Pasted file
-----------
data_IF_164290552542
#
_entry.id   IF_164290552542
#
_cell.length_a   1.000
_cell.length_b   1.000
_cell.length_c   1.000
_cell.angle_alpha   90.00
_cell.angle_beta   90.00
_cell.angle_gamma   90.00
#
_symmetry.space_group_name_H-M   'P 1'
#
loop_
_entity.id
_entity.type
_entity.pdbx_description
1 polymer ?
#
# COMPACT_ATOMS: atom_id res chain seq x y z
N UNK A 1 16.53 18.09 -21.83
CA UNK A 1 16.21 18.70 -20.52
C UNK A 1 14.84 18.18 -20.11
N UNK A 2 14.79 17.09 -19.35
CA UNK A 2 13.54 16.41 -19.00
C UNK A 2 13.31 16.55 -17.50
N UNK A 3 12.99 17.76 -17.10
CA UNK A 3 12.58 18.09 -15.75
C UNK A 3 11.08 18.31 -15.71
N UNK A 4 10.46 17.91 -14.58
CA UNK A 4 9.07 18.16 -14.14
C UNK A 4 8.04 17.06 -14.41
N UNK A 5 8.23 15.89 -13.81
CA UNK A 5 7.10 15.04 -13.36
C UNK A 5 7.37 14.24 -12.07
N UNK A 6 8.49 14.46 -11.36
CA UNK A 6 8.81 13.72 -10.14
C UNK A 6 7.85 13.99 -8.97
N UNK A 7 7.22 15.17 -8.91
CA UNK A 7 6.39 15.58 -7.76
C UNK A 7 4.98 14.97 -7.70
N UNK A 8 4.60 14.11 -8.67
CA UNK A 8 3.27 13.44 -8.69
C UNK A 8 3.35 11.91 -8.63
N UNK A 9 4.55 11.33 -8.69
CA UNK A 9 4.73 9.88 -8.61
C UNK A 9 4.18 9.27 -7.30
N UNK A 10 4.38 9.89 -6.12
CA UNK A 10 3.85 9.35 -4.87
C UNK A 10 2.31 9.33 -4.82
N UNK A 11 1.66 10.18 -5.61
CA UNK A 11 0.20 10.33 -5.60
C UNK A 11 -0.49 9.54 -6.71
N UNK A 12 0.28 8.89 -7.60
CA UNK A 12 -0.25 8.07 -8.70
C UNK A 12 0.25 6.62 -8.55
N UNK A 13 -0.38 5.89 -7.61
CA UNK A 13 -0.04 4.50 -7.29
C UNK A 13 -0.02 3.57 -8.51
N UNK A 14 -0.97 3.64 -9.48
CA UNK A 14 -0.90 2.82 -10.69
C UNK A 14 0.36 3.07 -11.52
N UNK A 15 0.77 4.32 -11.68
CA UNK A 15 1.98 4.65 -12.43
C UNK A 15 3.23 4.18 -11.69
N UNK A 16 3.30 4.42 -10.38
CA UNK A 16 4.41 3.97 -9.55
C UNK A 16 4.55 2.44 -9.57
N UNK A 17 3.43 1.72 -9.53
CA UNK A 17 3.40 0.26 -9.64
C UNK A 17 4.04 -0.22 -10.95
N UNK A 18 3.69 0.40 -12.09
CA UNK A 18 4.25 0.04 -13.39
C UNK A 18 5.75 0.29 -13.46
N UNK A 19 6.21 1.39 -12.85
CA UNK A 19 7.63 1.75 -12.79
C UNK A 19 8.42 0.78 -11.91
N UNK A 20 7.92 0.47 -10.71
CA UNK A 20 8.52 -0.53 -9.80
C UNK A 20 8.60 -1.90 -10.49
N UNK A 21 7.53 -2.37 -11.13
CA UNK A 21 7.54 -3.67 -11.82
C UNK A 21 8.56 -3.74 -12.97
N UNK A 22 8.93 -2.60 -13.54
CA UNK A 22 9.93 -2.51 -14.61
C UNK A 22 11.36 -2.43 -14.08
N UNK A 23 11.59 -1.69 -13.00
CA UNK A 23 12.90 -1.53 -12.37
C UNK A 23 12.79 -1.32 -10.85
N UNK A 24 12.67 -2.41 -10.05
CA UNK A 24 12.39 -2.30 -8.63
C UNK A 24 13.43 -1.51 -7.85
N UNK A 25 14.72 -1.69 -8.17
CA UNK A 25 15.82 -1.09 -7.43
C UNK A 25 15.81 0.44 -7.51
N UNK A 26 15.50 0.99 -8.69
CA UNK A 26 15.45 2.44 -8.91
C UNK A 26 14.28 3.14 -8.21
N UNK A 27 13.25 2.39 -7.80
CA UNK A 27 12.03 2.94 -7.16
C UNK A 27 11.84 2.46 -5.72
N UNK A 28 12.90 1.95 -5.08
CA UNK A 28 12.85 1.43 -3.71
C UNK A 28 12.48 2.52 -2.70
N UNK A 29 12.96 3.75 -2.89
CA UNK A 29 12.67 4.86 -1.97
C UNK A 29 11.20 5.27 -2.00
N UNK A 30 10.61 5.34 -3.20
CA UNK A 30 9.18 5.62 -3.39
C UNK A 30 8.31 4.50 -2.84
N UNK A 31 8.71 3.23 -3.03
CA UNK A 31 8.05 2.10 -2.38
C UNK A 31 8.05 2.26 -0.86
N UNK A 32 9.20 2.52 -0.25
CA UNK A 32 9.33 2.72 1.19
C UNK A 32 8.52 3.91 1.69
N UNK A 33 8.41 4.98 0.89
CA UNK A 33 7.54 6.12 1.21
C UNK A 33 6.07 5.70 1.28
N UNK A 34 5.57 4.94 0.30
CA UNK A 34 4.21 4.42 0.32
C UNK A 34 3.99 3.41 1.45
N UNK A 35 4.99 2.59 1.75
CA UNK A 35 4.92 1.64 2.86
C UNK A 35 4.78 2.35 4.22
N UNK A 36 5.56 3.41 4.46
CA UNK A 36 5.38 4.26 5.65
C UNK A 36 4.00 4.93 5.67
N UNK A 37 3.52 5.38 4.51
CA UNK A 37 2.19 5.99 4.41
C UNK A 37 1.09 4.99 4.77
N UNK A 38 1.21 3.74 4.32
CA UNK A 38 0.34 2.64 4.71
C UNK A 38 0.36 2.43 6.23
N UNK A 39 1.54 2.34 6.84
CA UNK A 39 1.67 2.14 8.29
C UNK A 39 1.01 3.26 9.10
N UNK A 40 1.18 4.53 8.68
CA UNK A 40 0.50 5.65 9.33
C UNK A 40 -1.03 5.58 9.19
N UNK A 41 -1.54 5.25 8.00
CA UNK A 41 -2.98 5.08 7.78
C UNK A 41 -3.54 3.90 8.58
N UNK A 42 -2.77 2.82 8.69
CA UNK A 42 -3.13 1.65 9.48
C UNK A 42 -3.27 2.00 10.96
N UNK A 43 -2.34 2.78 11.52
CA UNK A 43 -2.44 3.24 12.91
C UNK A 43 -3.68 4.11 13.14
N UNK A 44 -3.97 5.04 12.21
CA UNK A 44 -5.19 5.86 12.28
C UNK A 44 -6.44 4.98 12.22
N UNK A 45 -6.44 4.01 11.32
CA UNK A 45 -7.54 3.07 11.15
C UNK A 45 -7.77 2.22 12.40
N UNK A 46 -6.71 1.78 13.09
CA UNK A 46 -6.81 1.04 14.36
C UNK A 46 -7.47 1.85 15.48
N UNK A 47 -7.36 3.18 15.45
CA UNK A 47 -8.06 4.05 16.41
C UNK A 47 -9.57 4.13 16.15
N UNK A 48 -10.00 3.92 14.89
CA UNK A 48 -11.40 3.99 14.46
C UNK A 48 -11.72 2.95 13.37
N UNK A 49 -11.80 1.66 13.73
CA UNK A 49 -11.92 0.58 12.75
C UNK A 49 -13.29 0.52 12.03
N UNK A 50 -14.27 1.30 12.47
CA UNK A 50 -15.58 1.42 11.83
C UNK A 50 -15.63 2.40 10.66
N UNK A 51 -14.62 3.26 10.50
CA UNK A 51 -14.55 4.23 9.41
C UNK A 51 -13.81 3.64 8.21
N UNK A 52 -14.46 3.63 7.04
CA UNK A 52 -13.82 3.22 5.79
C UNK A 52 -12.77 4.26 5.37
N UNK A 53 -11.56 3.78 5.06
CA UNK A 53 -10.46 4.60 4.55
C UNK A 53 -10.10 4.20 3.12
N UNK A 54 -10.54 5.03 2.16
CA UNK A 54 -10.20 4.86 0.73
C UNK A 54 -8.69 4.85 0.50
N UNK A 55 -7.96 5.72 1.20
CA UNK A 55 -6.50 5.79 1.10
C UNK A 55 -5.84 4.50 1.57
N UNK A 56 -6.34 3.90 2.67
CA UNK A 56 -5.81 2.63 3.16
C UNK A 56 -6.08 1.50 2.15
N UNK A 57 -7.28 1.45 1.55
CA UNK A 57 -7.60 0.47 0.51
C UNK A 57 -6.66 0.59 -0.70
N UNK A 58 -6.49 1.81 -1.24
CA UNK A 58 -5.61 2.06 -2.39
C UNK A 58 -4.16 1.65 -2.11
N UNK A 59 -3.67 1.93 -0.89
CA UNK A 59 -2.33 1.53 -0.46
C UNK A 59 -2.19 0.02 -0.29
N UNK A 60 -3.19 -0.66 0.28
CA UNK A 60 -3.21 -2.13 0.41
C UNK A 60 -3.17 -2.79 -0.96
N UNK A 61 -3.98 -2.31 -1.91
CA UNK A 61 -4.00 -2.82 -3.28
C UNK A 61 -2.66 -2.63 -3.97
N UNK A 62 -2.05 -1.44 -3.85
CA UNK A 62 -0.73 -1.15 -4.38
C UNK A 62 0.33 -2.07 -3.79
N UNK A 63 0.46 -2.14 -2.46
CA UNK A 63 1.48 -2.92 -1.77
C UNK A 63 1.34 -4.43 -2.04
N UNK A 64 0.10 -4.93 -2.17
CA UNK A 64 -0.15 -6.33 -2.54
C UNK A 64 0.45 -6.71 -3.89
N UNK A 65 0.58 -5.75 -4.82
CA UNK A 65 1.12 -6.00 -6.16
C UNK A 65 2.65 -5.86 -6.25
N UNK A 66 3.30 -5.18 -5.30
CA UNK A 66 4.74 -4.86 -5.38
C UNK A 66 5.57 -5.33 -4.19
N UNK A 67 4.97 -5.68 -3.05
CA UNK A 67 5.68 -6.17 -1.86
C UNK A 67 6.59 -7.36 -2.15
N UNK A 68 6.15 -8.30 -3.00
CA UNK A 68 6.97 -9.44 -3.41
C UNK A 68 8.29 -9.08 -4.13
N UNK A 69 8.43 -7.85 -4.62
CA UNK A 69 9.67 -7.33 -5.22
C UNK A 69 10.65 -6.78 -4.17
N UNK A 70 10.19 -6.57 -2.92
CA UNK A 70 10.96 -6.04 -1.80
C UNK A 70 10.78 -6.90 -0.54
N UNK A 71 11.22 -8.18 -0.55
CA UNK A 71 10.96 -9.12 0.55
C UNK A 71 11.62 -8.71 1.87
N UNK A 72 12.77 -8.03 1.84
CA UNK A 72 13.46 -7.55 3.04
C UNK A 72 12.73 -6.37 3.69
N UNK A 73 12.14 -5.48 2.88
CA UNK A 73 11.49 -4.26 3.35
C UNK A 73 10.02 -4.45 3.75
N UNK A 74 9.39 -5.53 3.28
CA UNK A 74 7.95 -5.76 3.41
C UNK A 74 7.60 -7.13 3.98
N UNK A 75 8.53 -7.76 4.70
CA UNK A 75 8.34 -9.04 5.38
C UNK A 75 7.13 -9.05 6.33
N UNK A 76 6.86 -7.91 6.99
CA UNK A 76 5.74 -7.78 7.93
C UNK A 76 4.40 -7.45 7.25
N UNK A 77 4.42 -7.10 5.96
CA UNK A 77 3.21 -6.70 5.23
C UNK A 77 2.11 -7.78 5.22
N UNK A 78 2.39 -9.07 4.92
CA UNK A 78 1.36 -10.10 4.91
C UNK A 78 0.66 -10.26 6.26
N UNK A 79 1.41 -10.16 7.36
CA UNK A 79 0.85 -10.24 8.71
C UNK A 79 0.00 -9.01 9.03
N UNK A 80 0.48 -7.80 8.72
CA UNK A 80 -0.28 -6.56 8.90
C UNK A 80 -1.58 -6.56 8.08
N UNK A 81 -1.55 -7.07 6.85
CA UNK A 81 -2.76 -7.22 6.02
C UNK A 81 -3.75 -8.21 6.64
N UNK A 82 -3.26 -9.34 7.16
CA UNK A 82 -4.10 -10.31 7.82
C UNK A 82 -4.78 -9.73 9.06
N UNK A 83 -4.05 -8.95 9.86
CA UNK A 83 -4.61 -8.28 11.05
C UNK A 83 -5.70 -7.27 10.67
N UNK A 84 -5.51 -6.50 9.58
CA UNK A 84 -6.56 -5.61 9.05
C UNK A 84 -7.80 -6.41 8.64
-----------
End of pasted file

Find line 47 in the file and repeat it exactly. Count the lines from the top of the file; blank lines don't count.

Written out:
C UNK A 9 4.18 9.27 -7.30